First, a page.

Before we dive in, remember all pattern changes are from the seam or trim lines and then the cutting line is established by adding your seam or trim allowance. Also, be sure to label your pattern pieces. You need to know what those pieces are for, especially if you are interrupted and need to set your project aside.
Now the overall approach to convert the cup to use fabric, is to add a trim allowance to allow you to stabilize and neatly finish the cup in the absence of a lace scallop edge.
Begin by taping both cup pieces to some tracing or pattern paper. Now, measure up the width of the trim elastic you use for the underarm. That same trim can be used to finish the upper cup. I really like this approach since it does not require any additional materials.
For my bra patterns the trim allowance for the underarm area is ⅜” for A to C cups and ½” for cup sizes D and greater. These are always marked on all our bra patterns so you can clearly see the trim allowance allowed and understand where to alter the pattern.
Now if you want to get fancy, you can take this a step further and reshape the upper cup. Without lace, we no longer need that straight line at the top of the cup and that allows us to add some contouring.
To get the curvy inner upper cup below, I measured the total width of the inner lower cup pattern piece along the upper edge (the solid black line at the top of the cup in between the seam lines). I then measured 75% of the distance away from the center of the overall cup and marked a point ¼” above the top edge of the cup.
To get the new curved line, I drew a smooth arcing convex line from the non-notched side of the inner cup (where it attaches to the bridge) and transitioned the line to a concave line toward the notched side of the inner cup (where it attaches to the outer cup).
You could even curve the top of the outer cup down a tiny bit (I used ⅛” below) as you move to the center of that pattern piece, bringing the line back up the existing top edge of the upper cup as you get to the underarm.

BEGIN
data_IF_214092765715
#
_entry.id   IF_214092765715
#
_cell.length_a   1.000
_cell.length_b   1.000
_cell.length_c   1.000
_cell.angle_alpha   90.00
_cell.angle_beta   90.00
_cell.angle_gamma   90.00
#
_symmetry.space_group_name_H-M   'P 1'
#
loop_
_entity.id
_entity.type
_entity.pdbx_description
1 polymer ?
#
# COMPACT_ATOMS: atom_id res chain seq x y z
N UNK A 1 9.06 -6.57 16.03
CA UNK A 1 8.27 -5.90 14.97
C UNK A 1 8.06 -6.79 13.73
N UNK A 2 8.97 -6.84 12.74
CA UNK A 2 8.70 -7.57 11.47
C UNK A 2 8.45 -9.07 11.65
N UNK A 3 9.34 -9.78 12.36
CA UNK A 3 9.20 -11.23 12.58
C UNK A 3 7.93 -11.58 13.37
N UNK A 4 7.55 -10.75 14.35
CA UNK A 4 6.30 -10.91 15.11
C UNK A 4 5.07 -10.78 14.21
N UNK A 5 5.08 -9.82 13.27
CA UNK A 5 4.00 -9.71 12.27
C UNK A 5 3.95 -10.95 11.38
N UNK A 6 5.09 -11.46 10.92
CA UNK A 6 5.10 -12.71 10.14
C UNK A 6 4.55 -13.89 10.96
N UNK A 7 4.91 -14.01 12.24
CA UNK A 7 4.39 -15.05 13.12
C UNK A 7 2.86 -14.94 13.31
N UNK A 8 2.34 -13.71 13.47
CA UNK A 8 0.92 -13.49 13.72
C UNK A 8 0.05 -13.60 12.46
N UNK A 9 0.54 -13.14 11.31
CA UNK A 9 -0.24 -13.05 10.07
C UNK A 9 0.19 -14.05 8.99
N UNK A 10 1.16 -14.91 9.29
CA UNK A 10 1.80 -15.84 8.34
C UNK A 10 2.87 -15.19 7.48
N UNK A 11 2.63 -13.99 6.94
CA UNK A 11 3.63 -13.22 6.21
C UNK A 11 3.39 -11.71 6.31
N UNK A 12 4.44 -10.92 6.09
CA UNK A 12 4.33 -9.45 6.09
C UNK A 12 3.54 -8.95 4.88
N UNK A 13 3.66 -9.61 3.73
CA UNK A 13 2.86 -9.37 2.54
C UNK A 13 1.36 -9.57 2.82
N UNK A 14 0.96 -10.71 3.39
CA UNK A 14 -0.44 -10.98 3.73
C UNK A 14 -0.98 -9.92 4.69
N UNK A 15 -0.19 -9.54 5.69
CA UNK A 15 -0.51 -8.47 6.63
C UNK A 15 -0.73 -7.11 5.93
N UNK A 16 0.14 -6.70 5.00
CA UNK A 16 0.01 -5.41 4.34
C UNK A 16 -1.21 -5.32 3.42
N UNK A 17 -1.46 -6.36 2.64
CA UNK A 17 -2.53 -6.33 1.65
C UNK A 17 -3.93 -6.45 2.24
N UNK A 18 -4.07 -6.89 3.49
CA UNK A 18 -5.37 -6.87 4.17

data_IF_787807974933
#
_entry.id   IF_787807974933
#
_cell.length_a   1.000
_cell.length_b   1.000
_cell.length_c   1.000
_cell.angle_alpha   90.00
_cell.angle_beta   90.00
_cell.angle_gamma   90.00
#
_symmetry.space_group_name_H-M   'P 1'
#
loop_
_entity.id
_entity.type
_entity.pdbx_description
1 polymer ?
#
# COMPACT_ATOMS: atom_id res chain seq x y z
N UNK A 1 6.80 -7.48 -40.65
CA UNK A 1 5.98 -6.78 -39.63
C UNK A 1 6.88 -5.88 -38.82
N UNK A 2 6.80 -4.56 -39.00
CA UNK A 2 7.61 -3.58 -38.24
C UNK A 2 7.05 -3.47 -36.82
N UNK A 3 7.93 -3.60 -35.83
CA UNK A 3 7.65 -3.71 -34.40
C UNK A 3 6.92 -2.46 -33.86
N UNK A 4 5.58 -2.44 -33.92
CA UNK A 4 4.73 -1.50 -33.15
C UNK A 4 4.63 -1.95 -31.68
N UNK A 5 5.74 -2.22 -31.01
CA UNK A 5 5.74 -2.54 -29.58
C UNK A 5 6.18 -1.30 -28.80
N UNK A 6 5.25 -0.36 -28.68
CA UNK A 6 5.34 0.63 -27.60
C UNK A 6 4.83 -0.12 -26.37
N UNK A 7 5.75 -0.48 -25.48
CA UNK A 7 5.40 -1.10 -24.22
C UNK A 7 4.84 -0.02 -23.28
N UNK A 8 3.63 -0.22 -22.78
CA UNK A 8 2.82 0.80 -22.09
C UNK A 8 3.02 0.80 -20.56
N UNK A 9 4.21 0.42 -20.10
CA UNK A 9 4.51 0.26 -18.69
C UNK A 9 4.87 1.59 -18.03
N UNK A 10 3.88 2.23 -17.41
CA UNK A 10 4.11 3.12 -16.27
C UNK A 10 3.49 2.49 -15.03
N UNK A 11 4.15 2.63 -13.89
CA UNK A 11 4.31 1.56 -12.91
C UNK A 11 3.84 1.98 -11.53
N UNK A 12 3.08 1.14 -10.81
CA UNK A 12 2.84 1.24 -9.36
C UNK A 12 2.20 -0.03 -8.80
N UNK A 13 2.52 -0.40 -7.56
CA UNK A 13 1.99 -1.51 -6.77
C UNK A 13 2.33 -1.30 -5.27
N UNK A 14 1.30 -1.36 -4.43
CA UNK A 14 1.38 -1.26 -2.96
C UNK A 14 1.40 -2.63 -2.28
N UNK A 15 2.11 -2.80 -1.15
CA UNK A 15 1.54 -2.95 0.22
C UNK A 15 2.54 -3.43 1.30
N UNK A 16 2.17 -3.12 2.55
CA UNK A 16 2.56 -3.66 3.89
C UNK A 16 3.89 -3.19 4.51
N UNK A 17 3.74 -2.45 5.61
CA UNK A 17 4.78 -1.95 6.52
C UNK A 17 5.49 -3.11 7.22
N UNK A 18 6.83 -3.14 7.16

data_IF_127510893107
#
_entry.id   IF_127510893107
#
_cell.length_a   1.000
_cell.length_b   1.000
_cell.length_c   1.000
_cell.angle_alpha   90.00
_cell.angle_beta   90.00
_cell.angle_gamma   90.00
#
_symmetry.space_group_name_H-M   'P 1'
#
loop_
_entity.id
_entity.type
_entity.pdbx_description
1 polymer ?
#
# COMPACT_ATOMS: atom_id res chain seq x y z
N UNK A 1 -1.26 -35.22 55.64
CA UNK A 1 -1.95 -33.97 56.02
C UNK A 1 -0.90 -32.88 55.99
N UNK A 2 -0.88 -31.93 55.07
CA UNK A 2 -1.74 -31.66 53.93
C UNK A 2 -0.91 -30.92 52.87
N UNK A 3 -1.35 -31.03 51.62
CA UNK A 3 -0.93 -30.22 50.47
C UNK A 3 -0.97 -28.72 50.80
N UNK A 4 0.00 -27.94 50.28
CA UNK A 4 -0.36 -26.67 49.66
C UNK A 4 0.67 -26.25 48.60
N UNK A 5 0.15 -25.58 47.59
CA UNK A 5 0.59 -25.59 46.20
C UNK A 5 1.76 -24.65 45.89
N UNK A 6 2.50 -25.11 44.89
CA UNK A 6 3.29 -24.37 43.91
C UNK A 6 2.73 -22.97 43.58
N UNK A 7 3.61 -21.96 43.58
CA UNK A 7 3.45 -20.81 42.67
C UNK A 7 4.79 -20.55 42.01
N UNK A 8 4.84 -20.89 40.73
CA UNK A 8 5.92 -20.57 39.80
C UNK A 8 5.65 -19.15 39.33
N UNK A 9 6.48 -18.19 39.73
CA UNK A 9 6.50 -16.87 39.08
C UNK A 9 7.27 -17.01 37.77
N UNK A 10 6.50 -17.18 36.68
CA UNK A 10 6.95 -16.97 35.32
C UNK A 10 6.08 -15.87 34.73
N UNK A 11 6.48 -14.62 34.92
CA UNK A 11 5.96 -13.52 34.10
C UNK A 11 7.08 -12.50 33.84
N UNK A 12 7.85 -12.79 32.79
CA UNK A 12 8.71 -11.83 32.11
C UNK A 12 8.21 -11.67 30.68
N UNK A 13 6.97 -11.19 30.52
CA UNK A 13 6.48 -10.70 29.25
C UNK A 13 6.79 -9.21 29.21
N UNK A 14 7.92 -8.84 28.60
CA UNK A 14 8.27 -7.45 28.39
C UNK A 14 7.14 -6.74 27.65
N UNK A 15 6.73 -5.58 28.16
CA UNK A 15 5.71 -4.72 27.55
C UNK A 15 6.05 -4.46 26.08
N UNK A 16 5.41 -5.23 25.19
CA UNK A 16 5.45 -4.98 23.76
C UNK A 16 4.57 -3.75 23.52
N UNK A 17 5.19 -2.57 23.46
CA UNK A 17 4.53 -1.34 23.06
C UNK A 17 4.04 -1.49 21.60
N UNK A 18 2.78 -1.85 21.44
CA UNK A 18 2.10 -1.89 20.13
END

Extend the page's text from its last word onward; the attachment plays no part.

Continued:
If you do decide to get fancy and add this kind of contouring to your cup, check your upper cup curve to be sure it is continuous and smooth all the way across by putting the cup pieces together along the top edge as if they were sewn.
When you go to sew the bra, apply elastic to finish the upper cup as directed for the underarm area. This application is made to the top of the completed upper cup and lining combination.
Yet another great option for your next Devonshire bra!
Unique to our bra styles, our new Devonshire bra has a two-piece vertically seamed cup to provide beautiful uplift. With this new style I thought it would be helpful to post the most common pattern alterations that you can use to customize the fit of your Devonshire.
Like our Boylston bra, the Devonshire bra is a balconette style. For balconette styles, the straps are purposely positioned out fairly far on the shoulder. This strap placement is to allow for the display of the maximum décolletage.
Because all bodies are different, this strap placement does not work for every body. Luckily it is simple to move the straps in toward the center of the body. The easiest way to do this is move the strap in toward the center of the body, we will remove the excess material from the underarm area.
Start by measuring the amount that you want to move the straps in by pinching out unwanted length from the upper cup near the strap. Another method is to roll the strap over (right side of strap to right side of cup) and measure the amount of the material folded over the bra.